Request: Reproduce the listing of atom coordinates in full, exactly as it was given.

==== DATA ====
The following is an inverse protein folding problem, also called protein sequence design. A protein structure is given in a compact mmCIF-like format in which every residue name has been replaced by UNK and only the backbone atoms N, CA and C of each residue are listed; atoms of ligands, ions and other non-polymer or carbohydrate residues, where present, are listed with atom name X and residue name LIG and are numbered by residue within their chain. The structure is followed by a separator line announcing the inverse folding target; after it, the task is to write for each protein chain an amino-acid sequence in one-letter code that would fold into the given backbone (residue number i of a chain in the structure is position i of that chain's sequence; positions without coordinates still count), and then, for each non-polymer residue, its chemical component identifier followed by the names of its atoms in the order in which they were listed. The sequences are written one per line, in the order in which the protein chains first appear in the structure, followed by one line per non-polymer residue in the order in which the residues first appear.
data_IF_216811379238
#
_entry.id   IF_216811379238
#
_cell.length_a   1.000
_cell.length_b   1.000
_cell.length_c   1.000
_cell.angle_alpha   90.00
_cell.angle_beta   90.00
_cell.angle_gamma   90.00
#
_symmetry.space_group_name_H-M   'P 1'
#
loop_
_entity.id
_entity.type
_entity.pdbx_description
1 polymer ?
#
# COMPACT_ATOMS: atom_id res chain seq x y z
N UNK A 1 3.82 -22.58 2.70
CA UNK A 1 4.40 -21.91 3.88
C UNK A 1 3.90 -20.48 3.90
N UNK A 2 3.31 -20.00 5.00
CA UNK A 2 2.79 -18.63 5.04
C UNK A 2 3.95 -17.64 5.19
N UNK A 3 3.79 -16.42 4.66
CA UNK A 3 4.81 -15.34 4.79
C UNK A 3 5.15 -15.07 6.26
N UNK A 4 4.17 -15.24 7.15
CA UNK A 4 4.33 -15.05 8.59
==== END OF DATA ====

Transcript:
The following is an inverse protein folding problem, also called protein sequence design. A protein structure is given in a compact mmCIF-like format in which every residue name has been replaced by UNK and only the backbone atoms N, CA and C of each residue are listed; atoms of ligands, ions and other non-polymer or carbohydrate residues, where present, are listed with atom name X and residue name LIG and are numbered by residue within their chain. The structure is followed by a separator line announcing the inverse folding target; after it, the task is to write for each protein chain an amino-acid sequence in one-letter code that would fold into the given backbone (residue number i of a chain in the structure is position i of that chain's sequence; positions without coordinates still count), and then, for each non-polymer residue, its chemical component identifier followed by the names of its atoms in the order in which they were listed. The sequences are written one per line, in the order in which the protein chains first appear in the structure, followed by one line per non-polymer residue in the order in which the residues first appear.
data_IF_216811379238
#
_entry.id   IF_216811379238
#
_cell.length_a   1.000
_cell.length_b   1.000
_cell.length_c   1.000
_cell.angle_alpha   90.00
_cell.angle_beta   90.00
_cell.angle_gamma   90.00
#
_symmetry.space_group_name_H-M   'P 1'
#
loop_
_entity.id
_entity.type
_entity.pdbx_description
1 polymer ?
#
# COMPACT_ATOMS: atom_id res chain seq x y z
N UNK A 1 3.82 -22.58 2.70
CA UNK A 1 4.40 -21.91 3.88
C UNK A 1 3.90 -20.48 3.90
N UNK A 2 3.31 -20.00 5.00
CA UNK A 2 2.79 -18.63 5.04
C UNK A 2 3.95 -17.64 5.19
N UNK A 3 3.79 -16.42 4.66
CA UNK A 3 4.81 -15.34 4.79
C UNK A 3 5.15 -15.07 6.26
N UNK A 4 4.17 -15.24 7.15
CA UNK A 4 4.33 -15.05 8.59